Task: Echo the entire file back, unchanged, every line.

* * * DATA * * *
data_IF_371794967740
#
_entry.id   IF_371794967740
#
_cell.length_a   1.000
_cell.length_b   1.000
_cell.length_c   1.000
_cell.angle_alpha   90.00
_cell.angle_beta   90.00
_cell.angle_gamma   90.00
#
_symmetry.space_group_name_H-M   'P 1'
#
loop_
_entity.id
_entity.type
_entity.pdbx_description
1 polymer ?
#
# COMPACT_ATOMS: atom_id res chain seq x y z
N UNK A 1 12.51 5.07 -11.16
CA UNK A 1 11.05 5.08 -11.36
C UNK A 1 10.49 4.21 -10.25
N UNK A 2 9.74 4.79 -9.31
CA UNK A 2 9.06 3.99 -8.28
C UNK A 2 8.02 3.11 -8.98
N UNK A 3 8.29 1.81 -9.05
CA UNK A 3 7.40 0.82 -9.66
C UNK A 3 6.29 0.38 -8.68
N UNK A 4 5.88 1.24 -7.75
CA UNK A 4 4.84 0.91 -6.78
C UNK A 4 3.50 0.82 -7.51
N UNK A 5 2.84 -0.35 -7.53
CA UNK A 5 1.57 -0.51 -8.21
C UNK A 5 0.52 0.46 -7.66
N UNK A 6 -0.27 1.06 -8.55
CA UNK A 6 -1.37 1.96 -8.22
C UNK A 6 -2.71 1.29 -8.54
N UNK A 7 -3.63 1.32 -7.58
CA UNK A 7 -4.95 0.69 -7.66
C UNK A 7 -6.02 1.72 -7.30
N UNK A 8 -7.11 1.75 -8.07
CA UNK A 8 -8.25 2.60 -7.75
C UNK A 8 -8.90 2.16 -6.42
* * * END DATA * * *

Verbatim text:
data_IF_371794967740
#
_entry.id   IF_371794967740
#
_cell.length_a   1.000
_cell.length_b   1.000
_cell.length_c   1.000
_cell.angle_alpha   90.00
_cell.angle_beta   90.00
_cell.angle_gamma   90.00
#
_symmetry.space_group_name_H-M   'P 1'
#
loop_
_entity.id
_entity.type
_entity.pdbx_description
1 polymer ?
#
# COMPACT_ATOMS: atom_id res chain seq x y z
N UNK A 1 12.51 5.07 -11.16
CA UNK A 1 11.05 5.08 -11.36
C UNK A 1 10.49 4.21 -10.25
N UNK A 2 9.74 4.79 -9.31
CA UNK A 2 9.06 3.99 -8.28
C UNK A 2 8.02 3.11 -8.98
N UNK A 3 8.29 1.81 -9.05
CA UNK A 3 7.40 0.82 -9.66
C UNK A 3 6.29 0.38 -8.68
N UNK A 4 5.88 1.24 -7.75
CA UNK A 4 4.84 0.91 -6.78
C UNK A 4 3.50 0.82 -7.51
N UNK A 5 2.84 -0.35 -7.53
CA UNK A 5 1.57 -0.51 -8.21
C UNK A 5 0.52 0.46 -7.66
N UNK A 6 -0.27 1.06 -8.55
CA UNK A 6 -1.37 1.96 -8.22
C UNK A 6 -2.71 1.29 -8.54
N UNK A 7 -3.63 1.32 -7.58
CA UNK A 7 -4.95 0.69 -7.66
C UNK A 7 -6.02 1.72 -7.30
N UNK A 8 -7.11 1.75 -8.07
CA UNK A 8 -8.25 2.60 -7.75
C UNK A 8 -8.90 2.16 -6.42